It is always great to see pictures those early Chandler homes, so when I unexpectedly came across the Isaac Chandler house listed for sale in the present day, an opportunity arose to share the pictures with all of you. The house is located at 14 Powder Point in Duxbury. For more pictures of both the interior and exterior go to the websites at the bottom of the article. The above aerial picture is courtesy of Joan McDonnell.
The Isaac Chandler house was built, c. 1809, just across the street from where the Blue Fish River comes into Duxbury bay. It is a lovely and beautifully remodeled Cape Cod house.
The only Isaac Chandler that we have record of, c. 1809, in Duxbury was born Oct. 3, 1784 in Kingston and died Nov. 13, 1837 in Duxbury. He married Abigail Delano of Duxbury. He is on record for also building the house around the corner on 31 Cove St. in 1829. I am hoping to get more information about Isaac and will update you about him in the future.
Isaac was possibly a shipwright and cabinet maker. His brothers-in-law, Asa and Henry Delano were cabinet makers.
His lineage starting with Isaac and going back was: Isaac Chandler +Abigail Delano> Ephraim Chandler+Mary (Molly) Doten> Nathaniel Chandler+Ruth Bradford> Philip Chandler+Rebecca Philips> Joseph Chandler+Martha Hunt> Joseph Chandler+Mercy ?> Edmund Chandler, the immigrant.
By the picture you can see it is a very big and grand house; however, it was not originally that big and grand. The story goes that about 70 years ago a small cottage was barged over from Nantucket Island and rolled up the beach, probably on logs, at high tide and placed behind the Isaac Chandler house.
The house, the ell and the cottage were unified in appearance and function during the remodeling. Fabrizio Construction remodeled the house twice and brought it to its current look.
The dormer windows were added to the original house many years ago. Originally, Cape Cod houses did not have dormer windows, although dormers became very popular later on. If you see a very old Cape Cod house with dormers, they were added at a later date. Windows on very old Cape Cod houses were generally at the gable ends of the houses. The door was at the center of the front of the house.
This is from Steve Fabrizio’s e-mail about the history of the house construction.
“The kitchen ell was added on a long time ago but not long after 1809 & I think at one time had a porch of some sort. I know it is still very old as it sits on a stone foundation with a dirt crawl space and hand hewn timbers for floor joists. I would guess it is within 20-30 years of the original construction seeing some of the old details and framing style.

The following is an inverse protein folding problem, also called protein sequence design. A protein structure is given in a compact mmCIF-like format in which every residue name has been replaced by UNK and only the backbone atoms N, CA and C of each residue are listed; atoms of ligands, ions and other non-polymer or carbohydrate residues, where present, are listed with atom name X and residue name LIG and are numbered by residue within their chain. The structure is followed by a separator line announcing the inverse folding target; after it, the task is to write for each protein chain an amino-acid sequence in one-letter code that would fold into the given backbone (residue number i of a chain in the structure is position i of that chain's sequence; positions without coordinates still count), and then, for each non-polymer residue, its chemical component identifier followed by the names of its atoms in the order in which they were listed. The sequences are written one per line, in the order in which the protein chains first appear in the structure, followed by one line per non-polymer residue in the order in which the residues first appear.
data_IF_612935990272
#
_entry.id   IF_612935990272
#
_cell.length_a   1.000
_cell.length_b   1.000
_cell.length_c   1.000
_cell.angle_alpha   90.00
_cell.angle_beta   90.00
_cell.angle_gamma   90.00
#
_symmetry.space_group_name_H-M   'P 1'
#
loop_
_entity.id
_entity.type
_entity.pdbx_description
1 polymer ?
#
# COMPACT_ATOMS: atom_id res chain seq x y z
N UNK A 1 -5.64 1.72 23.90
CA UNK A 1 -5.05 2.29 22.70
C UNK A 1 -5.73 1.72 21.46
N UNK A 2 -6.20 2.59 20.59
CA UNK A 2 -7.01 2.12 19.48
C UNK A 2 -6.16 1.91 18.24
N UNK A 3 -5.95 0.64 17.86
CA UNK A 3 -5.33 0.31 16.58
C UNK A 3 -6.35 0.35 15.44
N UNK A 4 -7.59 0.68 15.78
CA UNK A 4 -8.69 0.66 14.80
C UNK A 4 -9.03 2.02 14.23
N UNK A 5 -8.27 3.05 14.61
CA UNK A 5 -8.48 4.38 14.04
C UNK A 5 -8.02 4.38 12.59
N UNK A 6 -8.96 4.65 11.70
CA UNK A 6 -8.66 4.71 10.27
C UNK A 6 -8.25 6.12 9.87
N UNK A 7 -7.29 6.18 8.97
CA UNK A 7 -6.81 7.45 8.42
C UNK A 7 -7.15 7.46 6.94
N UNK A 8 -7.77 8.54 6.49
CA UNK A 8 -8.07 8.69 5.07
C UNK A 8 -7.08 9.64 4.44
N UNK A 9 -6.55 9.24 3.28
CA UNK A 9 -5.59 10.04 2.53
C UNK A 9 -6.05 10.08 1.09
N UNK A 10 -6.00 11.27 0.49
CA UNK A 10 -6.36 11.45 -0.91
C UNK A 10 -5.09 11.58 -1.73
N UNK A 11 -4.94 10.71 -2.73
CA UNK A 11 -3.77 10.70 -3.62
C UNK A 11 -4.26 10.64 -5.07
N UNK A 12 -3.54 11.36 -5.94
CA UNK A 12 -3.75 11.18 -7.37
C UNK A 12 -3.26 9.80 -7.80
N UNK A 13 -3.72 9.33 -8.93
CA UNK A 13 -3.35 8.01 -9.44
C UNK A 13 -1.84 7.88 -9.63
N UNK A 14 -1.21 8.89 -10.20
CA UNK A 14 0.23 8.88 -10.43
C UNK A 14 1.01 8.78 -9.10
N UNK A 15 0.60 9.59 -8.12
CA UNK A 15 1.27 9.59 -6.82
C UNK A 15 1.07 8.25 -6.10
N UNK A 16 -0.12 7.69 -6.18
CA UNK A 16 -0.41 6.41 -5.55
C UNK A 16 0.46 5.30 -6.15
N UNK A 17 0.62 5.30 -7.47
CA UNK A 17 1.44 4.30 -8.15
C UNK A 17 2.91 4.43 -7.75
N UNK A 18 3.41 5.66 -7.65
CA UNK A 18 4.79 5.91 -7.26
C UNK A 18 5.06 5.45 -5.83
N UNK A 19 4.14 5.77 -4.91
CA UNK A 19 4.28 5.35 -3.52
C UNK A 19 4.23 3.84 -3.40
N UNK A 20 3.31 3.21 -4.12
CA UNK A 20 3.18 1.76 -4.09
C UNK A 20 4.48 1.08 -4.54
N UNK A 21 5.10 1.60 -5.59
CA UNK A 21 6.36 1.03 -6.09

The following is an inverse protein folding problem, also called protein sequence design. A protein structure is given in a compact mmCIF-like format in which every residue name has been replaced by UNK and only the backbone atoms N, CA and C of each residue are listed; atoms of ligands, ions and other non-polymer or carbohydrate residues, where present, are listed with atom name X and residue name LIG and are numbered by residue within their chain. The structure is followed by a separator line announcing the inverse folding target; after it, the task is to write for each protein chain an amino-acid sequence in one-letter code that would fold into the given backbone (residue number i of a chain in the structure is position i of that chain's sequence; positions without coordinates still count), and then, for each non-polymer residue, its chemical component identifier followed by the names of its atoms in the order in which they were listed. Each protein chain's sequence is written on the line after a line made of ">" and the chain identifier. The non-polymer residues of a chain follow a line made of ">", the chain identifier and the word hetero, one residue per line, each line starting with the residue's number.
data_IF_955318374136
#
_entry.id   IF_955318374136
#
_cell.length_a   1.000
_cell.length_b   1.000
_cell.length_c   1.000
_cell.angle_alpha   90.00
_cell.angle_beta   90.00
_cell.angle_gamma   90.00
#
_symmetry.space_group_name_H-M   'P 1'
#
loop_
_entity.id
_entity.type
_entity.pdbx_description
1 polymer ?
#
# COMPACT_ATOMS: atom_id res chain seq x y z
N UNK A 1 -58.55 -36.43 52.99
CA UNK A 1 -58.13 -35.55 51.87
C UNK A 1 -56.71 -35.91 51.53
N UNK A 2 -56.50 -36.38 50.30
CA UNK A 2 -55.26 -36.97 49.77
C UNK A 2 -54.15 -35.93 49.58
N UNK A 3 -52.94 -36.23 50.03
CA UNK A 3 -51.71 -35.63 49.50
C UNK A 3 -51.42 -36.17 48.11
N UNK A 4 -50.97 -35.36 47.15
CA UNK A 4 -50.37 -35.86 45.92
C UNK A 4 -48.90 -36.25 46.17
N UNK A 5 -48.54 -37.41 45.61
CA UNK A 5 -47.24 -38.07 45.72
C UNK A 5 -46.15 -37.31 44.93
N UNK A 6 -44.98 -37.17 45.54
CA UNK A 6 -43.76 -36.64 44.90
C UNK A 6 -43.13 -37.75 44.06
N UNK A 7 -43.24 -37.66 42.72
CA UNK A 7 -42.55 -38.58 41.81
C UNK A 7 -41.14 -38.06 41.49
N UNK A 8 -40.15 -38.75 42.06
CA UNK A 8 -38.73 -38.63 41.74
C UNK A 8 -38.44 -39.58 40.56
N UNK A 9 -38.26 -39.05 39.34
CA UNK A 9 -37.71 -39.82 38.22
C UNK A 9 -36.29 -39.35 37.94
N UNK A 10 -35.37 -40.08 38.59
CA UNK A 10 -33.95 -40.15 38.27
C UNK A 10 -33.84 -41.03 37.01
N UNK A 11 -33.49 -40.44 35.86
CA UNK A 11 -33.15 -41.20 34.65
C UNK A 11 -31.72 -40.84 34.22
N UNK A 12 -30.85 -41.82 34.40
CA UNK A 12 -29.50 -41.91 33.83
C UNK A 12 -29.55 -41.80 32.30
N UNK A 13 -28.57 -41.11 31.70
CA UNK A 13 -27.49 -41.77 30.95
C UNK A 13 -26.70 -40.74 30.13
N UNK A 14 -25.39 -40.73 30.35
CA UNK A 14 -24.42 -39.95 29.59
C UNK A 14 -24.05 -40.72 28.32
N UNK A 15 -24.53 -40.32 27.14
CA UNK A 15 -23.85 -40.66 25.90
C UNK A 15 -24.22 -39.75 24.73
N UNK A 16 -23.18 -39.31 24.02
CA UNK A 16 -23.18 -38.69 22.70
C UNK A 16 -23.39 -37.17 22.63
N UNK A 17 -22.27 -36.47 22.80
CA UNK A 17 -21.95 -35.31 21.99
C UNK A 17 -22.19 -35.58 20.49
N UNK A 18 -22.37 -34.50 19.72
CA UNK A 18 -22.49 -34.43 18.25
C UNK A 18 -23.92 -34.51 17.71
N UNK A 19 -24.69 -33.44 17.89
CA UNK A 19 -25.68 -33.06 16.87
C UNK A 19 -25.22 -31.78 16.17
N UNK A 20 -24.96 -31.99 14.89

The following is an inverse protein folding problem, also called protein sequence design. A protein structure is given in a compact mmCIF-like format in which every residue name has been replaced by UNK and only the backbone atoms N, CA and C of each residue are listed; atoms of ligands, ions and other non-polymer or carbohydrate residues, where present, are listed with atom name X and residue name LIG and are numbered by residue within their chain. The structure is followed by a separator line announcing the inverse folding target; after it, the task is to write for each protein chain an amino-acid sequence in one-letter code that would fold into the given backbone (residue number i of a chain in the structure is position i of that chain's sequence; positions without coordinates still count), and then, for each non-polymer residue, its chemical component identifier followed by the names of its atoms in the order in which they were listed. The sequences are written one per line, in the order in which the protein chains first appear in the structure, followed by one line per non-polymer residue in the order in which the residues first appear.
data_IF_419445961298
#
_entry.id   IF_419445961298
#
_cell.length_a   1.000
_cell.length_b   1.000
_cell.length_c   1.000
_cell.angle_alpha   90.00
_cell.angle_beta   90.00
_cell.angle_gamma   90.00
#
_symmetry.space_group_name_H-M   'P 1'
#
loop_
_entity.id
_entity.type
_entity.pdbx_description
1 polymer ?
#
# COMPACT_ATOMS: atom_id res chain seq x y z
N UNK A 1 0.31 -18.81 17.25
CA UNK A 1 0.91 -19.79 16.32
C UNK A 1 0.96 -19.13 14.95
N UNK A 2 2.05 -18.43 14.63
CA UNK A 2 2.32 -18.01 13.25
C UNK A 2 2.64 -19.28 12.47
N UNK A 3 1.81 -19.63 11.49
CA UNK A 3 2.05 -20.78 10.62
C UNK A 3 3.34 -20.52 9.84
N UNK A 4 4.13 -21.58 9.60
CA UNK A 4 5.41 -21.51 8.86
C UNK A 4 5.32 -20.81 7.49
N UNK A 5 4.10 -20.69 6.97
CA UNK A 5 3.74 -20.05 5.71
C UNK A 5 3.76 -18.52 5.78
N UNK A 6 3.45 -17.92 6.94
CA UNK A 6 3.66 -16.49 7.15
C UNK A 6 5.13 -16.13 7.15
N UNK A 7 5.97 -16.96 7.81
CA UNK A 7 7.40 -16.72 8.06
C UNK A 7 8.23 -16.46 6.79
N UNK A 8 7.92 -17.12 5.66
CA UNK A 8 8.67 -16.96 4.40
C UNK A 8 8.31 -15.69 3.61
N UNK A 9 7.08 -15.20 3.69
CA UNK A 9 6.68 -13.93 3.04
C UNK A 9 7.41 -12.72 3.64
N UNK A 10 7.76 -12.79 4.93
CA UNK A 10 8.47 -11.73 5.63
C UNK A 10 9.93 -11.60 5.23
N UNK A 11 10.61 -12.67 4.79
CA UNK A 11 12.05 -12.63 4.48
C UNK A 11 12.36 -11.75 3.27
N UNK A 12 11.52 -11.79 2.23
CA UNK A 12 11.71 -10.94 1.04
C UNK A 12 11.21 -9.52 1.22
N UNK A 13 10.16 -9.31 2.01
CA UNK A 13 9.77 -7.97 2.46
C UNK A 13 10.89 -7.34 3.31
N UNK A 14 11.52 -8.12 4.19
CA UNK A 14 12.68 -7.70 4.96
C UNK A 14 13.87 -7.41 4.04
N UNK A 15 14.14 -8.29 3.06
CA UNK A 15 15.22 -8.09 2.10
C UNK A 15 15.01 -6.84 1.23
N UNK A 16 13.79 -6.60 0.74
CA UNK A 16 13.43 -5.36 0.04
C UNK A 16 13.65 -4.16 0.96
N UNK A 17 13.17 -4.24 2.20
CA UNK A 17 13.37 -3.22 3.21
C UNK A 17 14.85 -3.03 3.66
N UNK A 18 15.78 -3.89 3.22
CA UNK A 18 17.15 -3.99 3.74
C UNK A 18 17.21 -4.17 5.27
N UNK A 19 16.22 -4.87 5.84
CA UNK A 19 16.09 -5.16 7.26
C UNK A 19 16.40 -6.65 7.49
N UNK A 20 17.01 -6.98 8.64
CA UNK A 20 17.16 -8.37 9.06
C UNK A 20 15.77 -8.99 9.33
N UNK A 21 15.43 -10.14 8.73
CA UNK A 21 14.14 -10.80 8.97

The cottage, as we call it, was originally a 1 1/2 story fishing shack or wharf building of some sorts and dates back the early 1700’s on Nantucket. It was existing when we arrived but in very poor structural condition and needed extensive repair to sills & floors, but lots of old paneling & a ships ladder sets of winding stairs was still intact. We jacked the building up at one point and when we did it moved away from the house a bit and newspapers from the 1940’s fell out of the ceiling from a crack between the cottage and the kitchen ell. They were probably put there as insulation or as a time capsule of some sort”.
The front and original part of the house is still very much original with wide pine floors and three fireplaces, although a small powder room, carpeting and the like was added. The interior of the house has not been preserved as a museum, who would want to live in a house without running water or electricity today? While the original section is traditional, other touches have been used in the addition.
It may even come with its own ghost, Isaac perhaps? Steve reported that the first night the then new owners stayed in the house, they wondered if it was haunted. However, no more ghostly reports have been cited as to my knowledge.
Duxbury is a beautiful and well off community today with many historic homes, but it wasn’t always well off. In the period before the Revolutionary war, the thoroughly patriot town Duxbury was poor compared to its neighbor, the rich and most Tory town in New England, Marshfield. However, after the Revolution, Duxbury became wealthy from ship building which lasted until the 1850s when the demand for sailing ships declined. The great age of sail over, Duxbury had no money to remodel or tear down old homes in order to build new ones. Duxbury remained untouched, almost frozen in time, for many decades.
Building Highway 3 from Boston in the 20th century allowed commuters to live in Duxbury and work in Boston, which really buoyed the town fortunes. As a consequence of the economic revival of the town, the old, historic homes have now been lovingly restored and cared for. So if you have about a spare million and half, you can buy the Isaac Chandler house and look out onto the bay as he must have done and cruise around in your boat which comes with the house. If not, enjoy the pictures!
There a many Chandler homes in Duxbury. We have pictures of a few in our Library in the Members’ Only section of the website. If you have pictures of any more, let us know so we can share.
Thank you to Joan McDonnell, Steve Fabrizio and Carolyn Ravenscroft of the Duxbury Rural Historical Society for contributing information for this story. If you have questions about the Isaac Chandler house, Steve would be glad to answer them.
The Duxbury Rural Historical Society
Coldwell Banker, Joan McDonnell
Fabrizio Construction, Duxbury